My old teacher John Anderson, of Sydney University, maintained that if there is anything that mythical thought cannot handle it is the inevitability of social change. Arguing that punishment is society’s way of restoring the network of relationships between institutions and the integrity of social boundaries that have been injured by unauthorized behavior, Anderson asserted that it would still be impossible to “maintain boundaries and avoid encroachment,” “that there will always be forces opposed to it, that there will always be social conflict.” He summarizes his position in the following way:

    While primitive thought dimly realises this (as in stories...

  6. 4 The Postmodern Legacy of a Premodern Warrior Goddess in Modern Samoa
    (pp. 55-60)
    Malama Meleisea

    As I understand it, the postmodernist position is one that accepts the notion of multiple “truths,” communities with common understandings communicating within the framework of their assumptions and beliefs about reality. In this sense, the Samoans were postmodernists before they became modern. “Truth” in Samoa is established by the telling of events that cannot be convincingly refuted, even while all the listeners know that other truths exist:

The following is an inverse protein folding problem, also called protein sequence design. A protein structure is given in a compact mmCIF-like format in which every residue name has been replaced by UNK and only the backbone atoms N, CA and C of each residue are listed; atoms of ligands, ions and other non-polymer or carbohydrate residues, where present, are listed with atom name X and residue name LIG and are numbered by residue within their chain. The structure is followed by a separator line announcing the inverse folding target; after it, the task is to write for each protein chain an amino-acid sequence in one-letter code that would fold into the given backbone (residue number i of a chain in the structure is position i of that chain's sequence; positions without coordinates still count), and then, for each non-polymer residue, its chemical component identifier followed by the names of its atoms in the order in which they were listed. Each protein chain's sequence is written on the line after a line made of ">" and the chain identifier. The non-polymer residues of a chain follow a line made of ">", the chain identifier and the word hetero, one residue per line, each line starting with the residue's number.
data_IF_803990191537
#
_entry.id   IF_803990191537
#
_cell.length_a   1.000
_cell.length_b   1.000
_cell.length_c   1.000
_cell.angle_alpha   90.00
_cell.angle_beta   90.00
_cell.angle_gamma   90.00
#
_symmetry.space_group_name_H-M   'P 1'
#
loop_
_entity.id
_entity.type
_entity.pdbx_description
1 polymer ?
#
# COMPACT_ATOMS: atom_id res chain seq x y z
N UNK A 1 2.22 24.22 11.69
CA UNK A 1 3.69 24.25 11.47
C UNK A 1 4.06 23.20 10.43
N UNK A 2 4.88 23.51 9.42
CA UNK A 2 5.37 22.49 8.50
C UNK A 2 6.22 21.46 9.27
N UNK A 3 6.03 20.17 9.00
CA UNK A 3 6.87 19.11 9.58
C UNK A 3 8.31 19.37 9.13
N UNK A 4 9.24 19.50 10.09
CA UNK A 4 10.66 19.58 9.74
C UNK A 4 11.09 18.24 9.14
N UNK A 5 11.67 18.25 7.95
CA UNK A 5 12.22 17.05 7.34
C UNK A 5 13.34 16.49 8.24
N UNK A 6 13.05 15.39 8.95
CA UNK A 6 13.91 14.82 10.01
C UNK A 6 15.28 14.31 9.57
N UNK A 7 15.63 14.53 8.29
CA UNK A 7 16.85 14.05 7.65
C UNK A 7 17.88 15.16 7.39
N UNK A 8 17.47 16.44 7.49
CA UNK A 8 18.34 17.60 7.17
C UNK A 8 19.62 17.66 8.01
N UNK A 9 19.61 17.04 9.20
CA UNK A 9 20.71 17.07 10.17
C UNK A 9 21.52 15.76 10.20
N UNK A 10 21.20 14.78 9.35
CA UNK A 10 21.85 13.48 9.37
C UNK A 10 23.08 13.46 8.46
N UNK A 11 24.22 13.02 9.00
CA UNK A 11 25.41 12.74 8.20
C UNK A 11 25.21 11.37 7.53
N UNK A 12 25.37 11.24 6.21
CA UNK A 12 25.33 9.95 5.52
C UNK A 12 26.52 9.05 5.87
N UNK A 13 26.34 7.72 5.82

Samoan traditions were subject to a large amount of local colouring and genealogies were even revised to fit in with the ascendancy or decline of the leading families. . . . The custodian...

  7. 5 Myth and History
    (pp. 61-88)
    ‘Okusitino Māhina

    The formal relationships between myth and history may be examined in relation to the Tongan concepttala-e-fonua,which literally means “telling-of-the-land/people” (fonuameans both land,kelekeleand people,kakai).Tala-e-fonuais a kind of spiritual unity binding land and people together—a vernacular ecology-centered mode of cultural and historical ordering. In considering these distinct but connected human phenomena, the aim in this essay is to observe the complementarity and opposition between myth and history. The connection between myth and history is explored on two levels: first, myth and history are formal expressions of the interplay of human demands within a...